The Interesting and Irritating

This is my attempt to pull my findings around the web into one place, the good, bad, and the ugly. Most of it will be centered around theology blogs but I am definitely not limited to that. I hope to post articles that are helpful, and also those that I can’t help but mock. Not everything I post will be from my perspective.

Justin Taylor and Jared Wilson wrote an interesting and satirical letter from the perspective of a 1st century Christian in response to the Apostle Paul’s tone in the letter to the Galatians.

Similarly, we find your tone and resorting to harsh language not in keeping with the love of Christ. “Foolish Galatians.” “Let him be accursed.” “Emasculate themselves.” Really? Can you not hear yourself? You think this is Christlike? Does this sound like something our Lord would say? Do you think this flippant, outrageous, personal, vindictive manner of speech speaks well of God’s love or the church? It is clear you are taking this way too personally. Indeed, you ask the Galatians if you are now their enemy. Does everything have to be so black and white to you?

Along the same lines, Denny Burk has written about Doctrinal Controversy and the reality that, while some controversy is silly and unwarranted, sometimes it is necessary.

While it is true that controversy can be unchristlike and thus unhelpful to the kingdom, it is not true that all doctrinal controversy must be that way. Likewise, while there may be some responses to Bell that have been unchristlike and unhelpful, it is not true that all of them have been that way… To dismiss those out of hand without seriously engaging the substance of the matter seems to me to be an evasion.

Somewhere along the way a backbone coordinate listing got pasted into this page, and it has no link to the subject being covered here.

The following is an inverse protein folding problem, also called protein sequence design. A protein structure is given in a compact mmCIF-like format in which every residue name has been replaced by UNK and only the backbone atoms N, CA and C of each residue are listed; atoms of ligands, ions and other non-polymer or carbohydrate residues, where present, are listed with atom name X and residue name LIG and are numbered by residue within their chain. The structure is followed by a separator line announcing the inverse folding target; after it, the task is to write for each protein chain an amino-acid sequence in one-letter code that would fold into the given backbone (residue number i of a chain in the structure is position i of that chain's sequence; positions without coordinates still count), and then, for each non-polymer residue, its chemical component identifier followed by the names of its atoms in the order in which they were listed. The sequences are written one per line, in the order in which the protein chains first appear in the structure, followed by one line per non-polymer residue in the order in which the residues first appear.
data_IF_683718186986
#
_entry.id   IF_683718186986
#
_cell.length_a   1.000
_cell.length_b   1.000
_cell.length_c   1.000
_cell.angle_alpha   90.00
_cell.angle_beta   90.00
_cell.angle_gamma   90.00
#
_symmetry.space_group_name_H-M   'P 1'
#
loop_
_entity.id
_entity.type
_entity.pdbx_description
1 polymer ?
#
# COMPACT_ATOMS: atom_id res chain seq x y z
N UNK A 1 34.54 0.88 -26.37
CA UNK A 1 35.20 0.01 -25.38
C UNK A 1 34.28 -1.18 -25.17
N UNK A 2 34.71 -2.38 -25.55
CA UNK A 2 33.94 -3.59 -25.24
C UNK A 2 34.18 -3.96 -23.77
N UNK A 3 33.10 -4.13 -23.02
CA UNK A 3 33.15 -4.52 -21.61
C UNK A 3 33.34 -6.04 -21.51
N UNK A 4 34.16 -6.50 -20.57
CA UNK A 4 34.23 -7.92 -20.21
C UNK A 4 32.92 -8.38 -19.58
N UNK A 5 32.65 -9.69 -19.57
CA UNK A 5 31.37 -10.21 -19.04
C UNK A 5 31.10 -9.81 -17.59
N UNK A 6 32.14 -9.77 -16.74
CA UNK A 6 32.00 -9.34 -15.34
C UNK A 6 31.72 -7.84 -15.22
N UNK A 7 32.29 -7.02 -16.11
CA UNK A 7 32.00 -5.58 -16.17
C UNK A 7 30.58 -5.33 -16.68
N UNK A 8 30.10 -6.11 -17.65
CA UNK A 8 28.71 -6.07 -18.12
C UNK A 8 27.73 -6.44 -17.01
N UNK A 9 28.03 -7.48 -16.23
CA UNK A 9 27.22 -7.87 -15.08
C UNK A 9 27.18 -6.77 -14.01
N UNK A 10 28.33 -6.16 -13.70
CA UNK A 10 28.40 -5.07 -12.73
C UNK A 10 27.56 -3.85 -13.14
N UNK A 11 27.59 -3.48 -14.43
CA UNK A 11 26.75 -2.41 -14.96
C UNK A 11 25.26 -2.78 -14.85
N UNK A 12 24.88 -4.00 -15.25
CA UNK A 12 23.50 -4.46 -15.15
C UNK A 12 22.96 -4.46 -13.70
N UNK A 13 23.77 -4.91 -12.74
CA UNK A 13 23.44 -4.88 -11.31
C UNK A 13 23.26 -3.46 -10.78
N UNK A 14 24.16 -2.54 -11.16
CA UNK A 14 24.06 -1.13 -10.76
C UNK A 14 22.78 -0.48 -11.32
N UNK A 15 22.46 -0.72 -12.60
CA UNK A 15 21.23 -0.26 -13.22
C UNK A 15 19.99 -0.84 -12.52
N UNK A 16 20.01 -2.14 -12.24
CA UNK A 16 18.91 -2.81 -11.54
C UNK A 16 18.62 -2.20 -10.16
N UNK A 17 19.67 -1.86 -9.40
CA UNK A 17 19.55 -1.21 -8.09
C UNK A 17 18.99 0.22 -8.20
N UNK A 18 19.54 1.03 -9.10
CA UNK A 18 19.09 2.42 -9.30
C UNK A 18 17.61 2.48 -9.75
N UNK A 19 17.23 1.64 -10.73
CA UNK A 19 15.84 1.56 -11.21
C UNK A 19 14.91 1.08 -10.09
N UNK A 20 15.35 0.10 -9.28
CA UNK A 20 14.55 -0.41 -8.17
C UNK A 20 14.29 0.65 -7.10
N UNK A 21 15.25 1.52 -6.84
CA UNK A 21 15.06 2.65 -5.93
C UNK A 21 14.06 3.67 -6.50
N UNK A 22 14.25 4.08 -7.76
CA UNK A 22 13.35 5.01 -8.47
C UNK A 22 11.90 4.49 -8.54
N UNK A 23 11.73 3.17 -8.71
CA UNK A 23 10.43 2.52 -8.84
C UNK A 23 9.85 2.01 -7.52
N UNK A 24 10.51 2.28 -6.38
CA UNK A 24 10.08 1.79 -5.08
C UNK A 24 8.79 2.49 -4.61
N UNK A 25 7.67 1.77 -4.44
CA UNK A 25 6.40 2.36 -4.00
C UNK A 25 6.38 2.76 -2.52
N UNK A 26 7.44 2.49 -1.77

From a very different perspective, the Red Collision blog, by Michael Manley gives Love Wins a review entitled, Safe Christians and a Dangerous God

The immediate negative reaction from good men and good pastors show something rather transparent in today’s religious climate. We aren’t to be trusted. We’re to be controlled. We can’t let “unorthodox” thought into the conversation for fear of what? What man might do with it or what God might do with it?… I don’t mean to imply some nefarious scheme on their behalves. But I do think there is something going on deep down that reveals an insecurity not only in their own rigid beliefs but in the Holy Spirit as well. It’s as if the headway made by Luther during the Protestant Reformation has somehow come back and circled around. We used to proclaim “priesthood of the believer” but now the new medieval Catholic Church has just become the modern day Christian.

Ed Stetzer gets in on the Love Wins action, not by necessarily offering critique, but rather instructing on how to rightly critique.

Before you criticize, be sure you understand the person and perspective with which you are taking issue. If you lack understanding you are essentially picking a fight with an opponent who does not exist. You’ll make a lot of noise, sell a few books, or attract people to your blog, but your criticism lacks wisdom and integrity.

Finally, and on a different note, Michael Horton shows How To Do Biblical Theology on The Resurgence blog. It is getting near the end of the semester and I have a Biblical Theology paper due soon—this comes along just in time.

To do biblical theology properly, we need to attend closely to the text, moving back and forth constantly between the whole and the parts. It’s not just systematicians who must be careful not to impose their system on the text; biblical theologians can just as easily “over-read” their sweeping surveys and miss the trees for the forest.

For my first attempt, there’s a lot of interesting and not much irritating, but I believe in total depravity so just give it time.


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